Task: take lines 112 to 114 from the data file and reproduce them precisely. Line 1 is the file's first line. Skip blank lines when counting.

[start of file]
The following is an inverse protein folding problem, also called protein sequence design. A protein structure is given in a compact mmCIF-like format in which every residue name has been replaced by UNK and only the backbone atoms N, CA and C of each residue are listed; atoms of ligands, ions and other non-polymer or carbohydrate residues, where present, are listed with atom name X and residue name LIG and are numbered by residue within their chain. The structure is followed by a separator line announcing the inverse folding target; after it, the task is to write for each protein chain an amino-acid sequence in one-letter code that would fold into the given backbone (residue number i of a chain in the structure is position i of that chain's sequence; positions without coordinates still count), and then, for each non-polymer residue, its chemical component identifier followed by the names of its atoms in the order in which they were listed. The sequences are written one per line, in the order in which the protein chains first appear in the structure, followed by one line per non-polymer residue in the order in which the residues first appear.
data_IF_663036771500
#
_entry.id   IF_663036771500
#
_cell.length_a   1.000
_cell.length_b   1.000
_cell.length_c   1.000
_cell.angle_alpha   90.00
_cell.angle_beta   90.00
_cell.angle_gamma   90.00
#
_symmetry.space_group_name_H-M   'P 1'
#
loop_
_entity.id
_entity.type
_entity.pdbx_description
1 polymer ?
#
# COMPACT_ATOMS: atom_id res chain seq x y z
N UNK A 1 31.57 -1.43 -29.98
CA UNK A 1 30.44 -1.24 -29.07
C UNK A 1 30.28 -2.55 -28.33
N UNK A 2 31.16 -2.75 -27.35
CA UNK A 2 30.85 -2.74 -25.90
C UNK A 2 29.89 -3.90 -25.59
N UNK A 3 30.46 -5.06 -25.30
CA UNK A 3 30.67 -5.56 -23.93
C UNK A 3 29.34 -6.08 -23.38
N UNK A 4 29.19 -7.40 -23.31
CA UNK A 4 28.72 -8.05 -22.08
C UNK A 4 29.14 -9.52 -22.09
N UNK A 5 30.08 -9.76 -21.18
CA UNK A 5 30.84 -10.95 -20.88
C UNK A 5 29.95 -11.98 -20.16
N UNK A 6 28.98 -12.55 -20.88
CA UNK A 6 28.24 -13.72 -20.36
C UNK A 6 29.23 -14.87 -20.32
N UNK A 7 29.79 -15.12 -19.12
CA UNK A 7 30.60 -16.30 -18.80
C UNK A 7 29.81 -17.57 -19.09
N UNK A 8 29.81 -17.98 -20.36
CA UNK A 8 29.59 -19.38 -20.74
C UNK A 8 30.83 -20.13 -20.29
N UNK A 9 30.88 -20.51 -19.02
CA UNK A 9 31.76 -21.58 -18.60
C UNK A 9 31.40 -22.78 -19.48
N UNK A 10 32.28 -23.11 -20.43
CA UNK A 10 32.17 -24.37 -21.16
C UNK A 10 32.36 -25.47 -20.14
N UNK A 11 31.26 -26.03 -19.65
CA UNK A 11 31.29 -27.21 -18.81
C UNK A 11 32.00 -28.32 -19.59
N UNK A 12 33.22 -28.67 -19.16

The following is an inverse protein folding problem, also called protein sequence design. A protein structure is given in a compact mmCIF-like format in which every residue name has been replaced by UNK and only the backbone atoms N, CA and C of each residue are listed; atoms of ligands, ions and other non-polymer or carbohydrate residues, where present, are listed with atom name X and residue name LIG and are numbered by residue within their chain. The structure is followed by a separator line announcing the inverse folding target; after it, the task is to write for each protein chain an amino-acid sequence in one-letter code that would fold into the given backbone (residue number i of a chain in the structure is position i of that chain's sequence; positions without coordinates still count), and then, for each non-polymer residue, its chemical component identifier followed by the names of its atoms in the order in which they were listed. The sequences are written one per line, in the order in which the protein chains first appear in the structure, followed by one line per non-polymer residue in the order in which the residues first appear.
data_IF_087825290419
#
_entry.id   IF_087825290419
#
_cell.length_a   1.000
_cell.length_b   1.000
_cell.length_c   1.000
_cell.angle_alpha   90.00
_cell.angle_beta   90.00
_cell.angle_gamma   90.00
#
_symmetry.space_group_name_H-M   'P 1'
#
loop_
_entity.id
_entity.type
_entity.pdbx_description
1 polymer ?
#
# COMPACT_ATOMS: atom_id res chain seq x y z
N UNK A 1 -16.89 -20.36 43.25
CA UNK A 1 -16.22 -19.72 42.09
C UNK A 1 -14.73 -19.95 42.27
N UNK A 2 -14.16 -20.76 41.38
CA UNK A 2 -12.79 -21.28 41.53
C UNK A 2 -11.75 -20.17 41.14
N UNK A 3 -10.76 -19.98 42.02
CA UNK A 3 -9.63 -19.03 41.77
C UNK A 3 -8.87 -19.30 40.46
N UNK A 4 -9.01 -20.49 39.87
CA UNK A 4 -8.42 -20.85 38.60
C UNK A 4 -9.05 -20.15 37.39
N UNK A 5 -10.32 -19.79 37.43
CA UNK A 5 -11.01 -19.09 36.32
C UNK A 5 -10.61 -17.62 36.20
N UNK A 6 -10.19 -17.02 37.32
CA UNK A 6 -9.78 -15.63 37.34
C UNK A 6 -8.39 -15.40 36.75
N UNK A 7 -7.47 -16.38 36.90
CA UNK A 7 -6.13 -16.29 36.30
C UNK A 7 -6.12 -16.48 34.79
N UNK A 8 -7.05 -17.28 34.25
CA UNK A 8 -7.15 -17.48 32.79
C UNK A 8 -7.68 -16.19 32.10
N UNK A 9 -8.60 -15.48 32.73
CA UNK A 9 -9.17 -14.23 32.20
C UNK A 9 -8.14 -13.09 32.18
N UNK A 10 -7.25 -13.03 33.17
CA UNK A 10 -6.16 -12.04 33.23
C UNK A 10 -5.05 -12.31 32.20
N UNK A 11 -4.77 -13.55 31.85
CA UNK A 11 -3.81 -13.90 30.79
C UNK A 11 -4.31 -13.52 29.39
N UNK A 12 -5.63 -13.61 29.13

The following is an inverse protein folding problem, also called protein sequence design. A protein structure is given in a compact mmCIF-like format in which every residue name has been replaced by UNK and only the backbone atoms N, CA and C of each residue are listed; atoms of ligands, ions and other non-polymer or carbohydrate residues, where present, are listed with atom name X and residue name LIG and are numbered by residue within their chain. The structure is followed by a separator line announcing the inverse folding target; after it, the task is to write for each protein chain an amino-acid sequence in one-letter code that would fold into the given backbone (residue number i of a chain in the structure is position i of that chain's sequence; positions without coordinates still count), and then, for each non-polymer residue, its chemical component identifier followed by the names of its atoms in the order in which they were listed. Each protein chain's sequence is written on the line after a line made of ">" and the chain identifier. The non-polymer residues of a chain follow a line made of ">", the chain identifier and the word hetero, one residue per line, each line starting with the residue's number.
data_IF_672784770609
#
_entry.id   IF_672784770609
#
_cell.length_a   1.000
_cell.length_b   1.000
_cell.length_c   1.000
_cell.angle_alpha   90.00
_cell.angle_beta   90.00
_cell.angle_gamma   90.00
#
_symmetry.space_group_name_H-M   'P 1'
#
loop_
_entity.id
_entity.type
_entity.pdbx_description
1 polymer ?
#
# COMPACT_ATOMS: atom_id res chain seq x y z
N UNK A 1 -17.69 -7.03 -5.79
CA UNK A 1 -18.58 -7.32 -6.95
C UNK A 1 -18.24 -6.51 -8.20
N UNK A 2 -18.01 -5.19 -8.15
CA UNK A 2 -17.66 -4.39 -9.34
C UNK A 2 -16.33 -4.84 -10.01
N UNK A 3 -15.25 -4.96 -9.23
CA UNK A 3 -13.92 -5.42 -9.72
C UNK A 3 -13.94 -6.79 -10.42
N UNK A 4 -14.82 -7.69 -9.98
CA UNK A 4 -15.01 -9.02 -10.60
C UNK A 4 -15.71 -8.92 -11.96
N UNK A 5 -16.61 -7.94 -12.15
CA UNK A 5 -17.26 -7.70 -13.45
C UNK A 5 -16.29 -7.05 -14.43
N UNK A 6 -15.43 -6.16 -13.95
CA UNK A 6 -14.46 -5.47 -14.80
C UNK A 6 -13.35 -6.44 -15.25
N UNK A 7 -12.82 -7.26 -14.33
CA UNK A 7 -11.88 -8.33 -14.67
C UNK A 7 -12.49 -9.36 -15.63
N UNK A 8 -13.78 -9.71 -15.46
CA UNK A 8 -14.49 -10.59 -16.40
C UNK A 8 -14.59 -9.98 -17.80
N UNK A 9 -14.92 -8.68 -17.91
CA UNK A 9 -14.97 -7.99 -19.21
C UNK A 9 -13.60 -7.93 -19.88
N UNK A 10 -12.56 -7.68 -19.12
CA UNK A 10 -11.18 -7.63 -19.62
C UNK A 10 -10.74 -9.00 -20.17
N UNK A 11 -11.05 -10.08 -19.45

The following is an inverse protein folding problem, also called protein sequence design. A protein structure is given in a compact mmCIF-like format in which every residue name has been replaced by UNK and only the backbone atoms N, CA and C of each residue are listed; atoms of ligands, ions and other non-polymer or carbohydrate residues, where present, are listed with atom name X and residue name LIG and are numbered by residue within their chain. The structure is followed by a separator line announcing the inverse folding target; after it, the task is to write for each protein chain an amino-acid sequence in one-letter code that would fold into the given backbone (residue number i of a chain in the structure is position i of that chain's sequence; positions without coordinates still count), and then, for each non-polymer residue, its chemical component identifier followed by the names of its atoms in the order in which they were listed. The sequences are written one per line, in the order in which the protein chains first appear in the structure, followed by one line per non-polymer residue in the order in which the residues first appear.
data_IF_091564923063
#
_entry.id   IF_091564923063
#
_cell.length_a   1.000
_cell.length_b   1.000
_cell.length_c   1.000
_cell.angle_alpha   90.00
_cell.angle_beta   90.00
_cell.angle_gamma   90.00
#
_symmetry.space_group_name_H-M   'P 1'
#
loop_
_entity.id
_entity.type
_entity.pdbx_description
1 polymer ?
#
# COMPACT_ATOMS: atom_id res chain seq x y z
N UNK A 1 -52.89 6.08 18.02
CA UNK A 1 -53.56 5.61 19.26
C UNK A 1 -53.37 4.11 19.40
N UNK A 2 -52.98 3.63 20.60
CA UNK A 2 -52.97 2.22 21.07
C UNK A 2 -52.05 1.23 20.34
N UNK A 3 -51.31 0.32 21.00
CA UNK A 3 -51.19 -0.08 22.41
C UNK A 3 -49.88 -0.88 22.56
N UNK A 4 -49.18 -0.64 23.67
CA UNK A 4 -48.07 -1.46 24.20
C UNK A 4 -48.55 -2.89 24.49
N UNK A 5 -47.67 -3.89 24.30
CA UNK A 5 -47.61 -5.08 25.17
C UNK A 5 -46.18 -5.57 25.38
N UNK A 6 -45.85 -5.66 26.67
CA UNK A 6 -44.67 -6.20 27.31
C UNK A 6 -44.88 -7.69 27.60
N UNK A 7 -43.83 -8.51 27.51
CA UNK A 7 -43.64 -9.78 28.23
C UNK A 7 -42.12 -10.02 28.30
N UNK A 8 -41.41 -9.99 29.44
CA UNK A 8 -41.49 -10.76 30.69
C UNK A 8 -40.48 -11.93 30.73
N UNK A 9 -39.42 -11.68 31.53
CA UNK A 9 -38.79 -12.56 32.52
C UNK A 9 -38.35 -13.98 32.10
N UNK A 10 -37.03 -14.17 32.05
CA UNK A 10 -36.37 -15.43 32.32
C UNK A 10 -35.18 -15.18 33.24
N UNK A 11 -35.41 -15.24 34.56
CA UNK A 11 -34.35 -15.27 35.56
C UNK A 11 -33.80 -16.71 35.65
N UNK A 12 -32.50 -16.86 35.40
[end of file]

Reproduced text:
data_IF_672784770609
#
_entry.id   IF_672784770609